Having succeeded in getting a target bird and a bonus bird on Tuesday, my agenda for Thursday was lessened by no longer needing the Northern Shrike. Good thing too, its not always the easiest bird to track down. Now I can focus on two birds that are always a pleasure to see: Yellow-throated Warbler and Harris’ Sparrow.

Both birds have been nearby in Connecticut, but until there was more than one reason to take a longish ride my chasing juices did not get pumping. I would have gone if either was a life bird, but a year bird? Two birds makes it much more appealing. {Reasonable?}

And a co-conspirator helps too. Long rides are made for listening to music or for conversation. I have converted Bob Hayes, AKA Captain Surley the dive-master, into Captain Bob the birder. He still has a lot of holes in his life-list, so he gets an actual lifer, while I get a vicarious lifer.

We met dark and early and set off for our first target the Yellow-throated Warbler. This is the type of bird that anyone, birder or not, reflexively blurts out wow!

We made good time because of favorable traffic conditions, and an easy location to get to. I set up my camera next to a tree a ways from the feeder, and we waited for the bird. There were none around when we arrived, or maybe our arrival scared them off. Soon though, one by one birds came in. The Black-capped Chickadees led the way and others followed.

With my eyes on the feeder, Bob called out “there it is” as he saw it fly into the tree right above us. It then obligingly went to the feeder and put on quite the show.

Yellow-throated Warbler
When sated, we went on our way to our next target, a Harris’ Sparrow. On the way, I spied an albino Turkey Vulture! I yelled for Bob to stop, and he pulled over to the side of the highway. Unfortunately, I could not get him on it through he trees, nor could I get a photo.

We kept an eye out, but could not relocate it as we made our way, and on arrival we saw another birder parked at the destination. It turned out to be none other than Mike Perko, whose wife Annie is the original discoverer of this gem.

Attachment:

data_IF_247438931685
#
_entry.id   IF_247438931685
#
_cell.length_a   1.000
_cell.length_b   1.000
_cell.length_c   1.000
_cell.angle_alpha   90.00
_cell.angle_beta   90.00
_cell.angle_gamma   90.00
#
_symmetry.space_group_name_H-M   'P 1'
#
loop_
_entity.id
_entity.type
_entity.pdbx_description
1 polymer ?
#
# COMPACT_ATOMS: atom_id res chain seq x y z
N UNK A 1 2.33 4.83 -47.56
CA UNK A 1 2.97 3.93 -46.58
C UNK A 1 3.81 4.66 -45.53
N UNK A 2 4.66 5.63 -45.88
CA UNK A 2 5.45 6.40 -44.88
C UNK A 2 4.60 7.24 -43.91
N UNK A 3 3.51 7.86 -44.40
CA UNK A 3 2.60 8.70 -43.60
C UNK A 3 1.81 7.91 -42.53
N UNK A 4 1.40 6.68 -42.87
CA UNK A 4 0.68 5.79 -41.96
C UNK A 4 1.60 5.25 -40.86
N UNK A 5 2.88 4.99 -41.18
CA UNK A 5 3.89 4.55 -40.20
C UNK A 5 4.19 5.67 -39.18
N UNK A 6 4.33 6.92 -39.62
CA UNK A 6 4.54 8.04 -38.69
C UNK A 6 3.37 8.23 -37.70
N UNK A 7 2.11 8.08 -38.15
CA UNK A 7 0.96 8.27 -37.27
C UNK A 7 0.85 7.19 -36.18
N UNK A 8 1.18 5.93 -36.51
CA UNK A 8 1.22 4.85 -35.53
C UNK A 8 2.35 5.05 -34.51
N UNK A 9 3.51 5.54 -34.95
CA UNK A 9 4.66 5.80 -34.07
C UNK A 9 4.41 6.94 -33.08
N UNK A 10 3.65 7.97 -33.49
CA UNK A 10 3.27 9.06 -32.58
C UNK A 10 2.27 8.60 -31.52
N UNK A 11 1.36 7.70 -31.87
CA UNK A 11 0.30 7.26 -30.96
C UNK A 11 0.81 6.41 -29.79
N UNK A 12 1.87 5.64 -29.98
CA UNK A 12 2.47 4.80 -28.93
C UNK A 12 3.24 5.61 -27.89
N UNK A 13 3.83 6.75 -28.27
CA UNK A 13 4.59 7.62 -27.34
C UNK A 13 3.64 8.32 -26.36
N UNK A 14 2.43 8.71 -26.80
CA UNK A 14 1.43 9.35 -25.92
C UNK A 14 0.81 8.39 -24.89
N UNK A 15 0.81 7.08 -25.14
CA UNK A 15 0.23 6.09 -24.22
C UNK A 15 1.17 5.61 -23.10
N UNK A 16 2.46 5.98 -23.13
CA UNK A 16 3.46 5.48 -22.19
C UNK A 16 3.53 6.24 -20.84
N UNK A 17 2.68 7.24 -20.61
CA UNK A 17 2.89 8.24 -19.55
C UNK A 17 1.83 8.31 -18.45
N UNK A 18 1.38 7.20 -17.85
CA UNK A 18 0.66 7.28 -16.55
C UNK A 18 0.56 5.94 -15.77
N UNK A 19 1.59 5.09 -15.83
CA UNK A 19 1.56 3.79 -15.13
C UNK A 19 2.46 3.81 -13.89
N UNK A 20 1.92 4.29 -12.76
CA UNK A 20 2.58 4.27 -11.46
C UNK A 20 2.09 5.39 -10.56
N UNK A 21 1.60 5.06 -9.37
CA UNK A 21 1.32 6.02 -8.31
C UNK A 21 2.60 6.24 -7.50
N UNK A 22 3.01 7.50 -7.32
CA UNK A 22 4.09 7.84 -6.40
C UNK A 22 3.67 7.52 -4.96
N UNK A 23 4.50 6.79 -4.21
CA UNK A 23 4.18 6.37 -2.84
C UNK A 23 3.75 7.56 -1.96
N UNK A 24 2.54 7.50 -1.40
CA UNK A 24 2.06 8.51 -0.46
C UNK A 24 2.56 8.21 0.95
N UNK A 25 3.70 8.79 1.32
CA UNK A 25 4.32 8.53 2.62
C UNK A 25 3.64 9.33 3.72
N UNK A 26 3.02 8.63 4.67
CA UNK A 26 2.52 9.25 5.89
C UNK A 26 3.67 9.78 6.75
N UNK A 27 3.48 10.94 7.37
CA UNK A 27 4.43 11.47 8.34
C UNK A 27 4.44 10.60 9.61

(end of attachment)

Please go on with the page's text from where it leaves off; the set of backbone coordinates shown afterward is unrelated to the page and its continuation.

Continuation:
Mike has been keeping vigil on the bird and putting down seed to ensure that as many birders as possible who want to see the bird will have the opportunity. He directed us to where the seeds were and predicted how the bird would come in.

While waiting for the bird, I walked around a bit and had a nice flock of Eastern Bluebirds, and a few Am. Tree Sparrows amongst the more common stuff. Looking into the field behind us I spotted an adult Bald Eagle. There are everywhere lately or so it seems. Yay! DDT didn’t do them in, and more importantly conservation works!!

As predicted, Mike saw the bird fly into one of the small trees by the wall, and then made its way from the wall to the seed pile. Gorgeous bird, best example of this species I have ever seen - definitely worth the trip.

Harris' Sparrow
The trip back to Queens was uneventful, and after I got back to my car my phone told me I had a message. Eric Miller was inquiring if I wanted to bird some, and so I met him at Kissena instead of heading home. We tried to relocate the Orange-crowned Warblers he had had, but no dice.

We did relocate a Great-horned Owl, and looked for his leucistic White-throated Sparrow with Andrew Baksh who had also joined us. Comparing notes, I was gratified that both Eric and Andrew were keen to help me with my effort to make this a big year [ of sorts ]

I want to try for as many species as possible, not limit it to NY, and not go too crazy. In addition to the mornings activities, I added Pheasant, Winter Wren, Swamp Sparrow, and the owl, to name a few.

As the light was fading, we watched as a large flock of mostly Grackles massed in the trees before heading down to roost in the Phragmites. Earlier, Andrew had picked out a Rusty Blackbird, another year bird for me! The birds were a bit nervous, and for good reason.: a Coopers Hawk was trying to pick up dinner. Eventually, a lone bird was nabbed by the Coop, and as we were walking out Andrew spotted the GHO again in a tree. What a day!

Great-horned Owl